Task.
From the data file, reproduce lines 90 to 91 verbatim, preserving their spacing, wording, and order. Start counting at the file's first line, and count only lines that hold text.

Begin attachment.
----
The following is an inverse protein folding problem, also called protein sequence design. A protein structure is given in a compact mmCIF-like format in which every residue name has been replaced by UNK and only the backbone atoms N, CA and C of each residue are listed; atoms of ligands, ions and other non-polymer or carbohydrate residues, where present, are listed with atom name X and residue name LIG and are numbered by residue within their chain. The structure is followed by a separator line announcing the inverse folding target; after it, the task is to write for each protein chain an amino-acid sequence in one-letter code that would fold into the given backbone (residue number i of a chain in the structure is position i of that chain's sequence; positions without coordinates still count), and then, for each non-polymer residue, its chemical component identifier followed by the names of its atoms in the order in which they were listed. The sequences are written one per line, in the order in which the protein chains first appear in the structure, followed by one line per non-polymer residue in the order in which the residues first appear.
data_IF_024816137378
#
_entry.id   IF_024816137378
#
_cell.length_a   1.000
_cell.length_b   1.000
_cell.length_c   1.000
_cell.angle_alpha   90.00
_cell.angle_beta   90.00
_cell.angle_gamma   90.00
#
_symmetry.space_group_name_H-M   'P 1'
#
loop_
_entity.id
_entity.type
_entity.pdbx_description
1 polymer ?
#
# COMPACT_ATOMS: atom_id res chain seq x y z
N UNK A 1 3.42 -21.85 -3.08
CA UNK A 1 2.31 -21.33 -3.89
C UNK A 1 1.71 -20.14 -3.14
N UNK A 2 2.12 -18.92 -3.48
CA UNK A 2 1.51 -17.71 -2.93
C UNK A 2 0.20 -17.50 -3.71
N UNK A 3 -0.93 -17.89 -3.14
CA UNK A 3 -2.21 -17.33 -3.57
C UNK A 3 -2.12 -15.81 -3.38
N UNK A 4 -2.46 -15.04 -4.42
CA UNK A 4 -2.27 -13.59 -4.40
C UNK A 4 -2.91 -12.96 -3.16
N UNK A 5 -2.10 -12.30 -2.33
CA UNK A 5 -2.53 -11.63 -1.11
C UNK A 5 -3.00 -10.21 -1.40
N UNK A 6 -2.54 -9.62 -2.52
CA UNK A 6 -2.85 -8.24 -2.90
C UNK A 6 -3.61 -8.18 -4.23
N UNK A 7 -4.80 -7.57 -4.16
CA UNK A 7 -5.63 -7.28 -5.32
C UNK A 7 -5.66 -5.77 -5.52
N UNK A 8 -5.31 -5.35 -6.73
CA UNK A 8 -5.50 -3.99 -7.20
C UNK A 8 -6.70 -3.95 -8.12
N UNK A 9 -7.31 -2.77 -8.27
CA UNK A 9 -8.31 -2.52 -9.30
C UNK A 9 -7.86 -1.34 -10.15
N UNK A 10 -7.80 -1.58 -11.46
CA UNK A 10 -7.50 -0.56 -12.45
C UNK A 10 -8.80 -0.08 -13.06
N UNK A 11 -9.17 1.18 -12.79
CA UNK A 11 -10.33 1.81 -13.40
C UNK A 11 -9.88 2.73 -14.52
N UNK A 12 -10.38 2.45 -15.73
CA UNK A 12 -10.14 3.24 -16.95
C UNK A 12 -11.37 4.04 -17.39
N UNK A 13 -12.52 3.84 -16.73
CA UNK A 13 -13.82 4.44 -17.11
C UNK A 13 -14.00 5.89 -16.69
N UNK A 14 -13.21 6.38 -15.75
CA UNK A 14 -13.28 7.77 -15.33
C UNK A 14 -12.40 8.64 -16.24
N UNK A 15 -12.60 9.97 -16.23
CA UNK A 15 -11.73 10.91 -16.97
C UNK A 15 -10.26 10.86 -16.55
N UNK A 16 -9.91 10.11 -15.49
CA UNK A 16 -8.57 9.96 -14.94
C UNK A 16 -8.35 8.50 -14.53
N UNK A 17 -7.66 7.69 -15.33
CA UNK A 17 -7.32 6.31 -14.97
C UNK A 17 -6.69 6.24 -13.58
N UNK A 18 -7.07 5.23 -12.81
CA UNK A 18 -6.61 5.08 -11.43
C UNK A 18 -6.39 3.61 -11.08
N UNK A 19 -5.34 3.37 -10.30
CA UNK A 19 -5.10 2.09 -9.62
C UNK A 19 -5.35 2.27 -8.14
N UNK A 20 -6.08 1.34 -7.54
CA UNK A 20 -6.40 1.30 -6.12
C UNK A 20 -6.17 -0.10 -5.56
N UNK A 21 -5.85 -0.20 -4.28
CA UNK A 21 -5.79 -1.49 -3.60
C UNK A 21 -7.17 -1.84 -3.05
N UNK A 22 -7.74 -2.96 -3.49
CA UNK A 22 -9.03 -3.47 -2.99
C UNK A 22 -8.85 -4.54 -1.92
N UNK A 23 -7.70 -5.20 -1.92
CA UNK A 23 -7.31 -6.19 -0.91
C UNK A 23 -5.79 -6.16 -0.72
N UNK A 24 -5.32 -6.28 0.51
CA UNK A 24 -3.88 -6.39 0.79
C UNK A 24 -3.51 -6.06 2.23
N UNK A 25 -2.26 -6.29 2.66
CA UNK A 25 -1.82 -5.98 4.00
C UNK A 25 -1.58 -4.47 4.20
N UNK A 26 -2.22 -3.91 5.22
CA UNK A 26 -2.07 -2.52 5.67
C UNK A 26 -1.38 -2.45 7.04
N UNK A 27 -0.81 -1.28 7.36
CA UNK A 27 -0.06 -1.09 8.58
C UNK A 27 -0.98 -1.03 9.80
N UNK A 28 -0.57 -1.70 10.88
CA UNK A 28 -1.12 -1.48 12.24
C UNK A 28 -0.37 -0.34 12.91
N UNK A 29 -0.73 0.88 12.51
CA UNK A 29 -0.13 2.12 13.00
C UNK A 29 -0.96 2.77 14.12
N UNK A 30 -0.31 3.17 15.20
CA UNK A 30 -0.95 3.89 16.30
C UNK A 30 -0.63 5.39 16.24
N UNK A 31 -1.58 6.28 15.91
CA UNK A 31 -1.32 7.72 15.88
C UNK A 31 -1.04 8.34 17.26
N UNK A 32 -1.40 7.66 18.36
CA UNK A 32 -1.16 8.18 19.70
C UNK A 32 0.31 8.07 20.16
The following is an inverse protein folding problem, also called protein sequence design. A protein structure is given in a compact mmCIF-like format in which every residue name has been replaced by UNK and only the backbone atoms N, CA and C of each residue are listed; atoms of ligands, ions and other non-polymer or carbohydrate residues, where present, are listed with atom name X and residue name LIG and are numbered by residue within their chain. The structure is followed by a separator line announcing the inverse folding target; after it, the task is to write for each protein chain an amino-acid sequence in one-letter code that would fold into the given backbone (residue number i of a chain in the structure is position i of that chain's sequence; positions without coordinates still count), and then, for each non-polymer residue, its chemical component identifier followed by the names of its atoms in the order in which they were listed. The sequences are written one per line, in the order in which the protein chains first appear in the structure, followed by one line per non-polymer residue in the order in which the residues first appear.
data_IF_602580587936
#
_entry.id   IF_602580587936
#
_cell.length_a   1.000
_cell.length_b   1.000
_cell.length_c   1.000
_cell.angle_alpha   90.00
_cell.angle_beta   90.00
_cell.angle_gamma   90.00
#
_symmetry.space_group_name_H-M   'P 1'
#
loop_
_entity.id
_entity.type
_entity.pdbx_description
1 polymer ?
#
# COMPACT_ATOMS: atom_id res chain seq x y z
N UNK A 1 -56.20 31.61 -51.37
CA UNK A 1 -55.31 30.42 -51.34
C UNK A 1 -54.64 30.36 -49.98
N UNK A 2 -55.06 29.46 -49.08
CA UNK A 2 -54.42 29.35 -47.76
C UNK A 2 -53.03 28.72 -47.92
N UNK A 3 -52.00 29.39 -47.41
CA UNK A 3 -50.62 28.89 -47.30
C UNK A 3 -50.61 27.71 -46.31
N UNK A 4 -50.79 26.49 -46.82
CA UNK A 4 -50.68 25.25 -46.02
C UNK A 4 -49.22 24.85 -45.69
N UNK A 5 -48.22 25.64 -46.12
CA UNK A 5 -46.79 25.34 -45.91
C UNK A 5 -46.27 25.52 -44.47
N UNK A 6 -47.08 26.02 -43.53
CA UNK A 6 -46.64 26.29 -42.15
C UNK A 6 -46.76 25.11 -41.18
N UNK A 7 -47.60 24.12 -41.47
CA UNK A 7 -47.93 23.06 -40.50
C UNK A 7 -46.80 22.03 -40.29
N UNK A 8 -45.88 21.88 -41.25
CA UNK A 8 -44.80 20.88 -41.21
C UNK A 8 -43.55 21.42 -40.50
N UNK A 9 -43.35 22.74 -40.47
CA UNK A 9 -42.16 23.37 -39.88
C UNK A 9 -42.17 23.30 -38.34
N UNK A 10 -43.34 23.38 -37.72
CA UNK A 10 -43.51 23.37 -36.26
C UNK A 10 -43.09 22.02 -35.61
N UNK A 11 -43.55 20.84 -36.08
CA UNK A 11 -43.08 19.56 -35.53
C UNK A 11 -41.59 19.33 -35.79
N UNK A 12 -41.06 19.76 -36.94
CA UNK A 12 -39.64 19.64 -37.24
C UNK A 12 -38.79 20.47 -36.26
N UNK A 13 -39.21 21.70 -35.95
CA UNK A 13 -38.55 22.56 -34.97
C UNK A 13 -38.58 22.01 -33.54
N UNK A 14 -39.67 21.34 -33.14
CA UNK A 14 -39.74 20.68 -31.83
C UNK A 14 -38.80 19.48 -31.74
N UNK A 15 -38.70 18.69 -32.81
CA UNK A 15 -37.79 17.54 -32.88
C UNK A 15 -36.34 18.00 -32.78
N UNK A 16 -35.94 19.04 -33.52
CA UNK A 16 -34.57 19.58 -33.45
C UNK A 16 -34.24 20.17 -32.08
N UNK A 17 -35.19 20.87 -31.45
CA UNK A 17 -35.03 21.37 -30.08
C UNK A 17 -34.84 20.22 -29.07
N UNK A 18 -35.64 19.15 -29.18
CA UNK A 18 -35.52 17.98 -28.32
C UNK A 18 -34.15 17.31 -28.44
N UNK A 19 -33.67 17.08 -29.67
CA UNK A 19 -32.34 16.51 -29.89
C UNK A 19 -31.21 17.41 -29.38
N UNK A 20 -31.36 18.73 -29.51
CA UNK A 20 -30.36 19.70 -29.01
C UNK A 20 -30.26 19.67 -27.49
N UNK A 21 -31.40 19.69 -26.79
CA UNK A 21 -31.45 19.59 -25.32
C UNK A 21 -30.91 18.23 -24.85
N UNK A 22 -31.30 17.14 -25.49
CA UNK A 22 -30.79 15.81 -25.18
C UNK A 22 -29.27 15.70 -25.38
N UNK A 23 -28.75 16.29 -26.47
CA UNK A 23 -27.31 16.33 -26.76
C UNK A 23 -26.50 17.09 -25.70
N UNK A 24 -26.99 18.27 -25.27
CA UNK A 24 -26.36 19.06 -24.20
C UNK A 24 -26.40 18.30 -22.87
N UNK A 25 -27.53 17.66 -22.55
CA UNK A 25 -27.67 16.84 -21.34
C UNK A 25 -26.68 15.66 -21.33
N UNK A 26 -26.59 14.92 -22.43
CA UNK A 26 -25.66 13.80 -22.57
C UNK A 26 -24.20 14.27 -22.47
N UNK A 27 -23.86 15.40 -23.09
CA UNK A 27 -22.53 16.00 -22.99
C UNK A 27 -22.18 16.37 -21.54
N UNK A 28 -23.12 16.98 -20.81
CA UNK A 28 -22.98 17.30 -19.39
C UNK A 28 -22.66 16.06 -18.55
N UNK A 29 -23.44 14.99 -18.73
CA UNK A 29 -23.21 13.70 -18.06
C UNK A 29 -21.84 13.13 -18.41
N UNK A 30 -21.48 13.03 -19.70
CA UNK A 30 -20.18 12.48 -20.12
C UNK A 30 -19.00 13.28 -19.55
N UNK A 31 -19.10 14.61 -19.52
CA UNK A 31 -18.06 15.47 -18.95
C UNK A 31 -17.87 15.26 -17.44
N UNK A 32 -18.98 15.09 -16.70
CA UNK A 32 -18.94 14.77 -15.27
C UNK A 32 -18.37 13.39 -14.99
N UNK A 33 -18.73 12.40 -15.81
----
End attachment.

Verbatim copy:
C UNK A 23 -5.79 -6.16 -0.72
N UNK A 24 -5.32 -6.28 0.51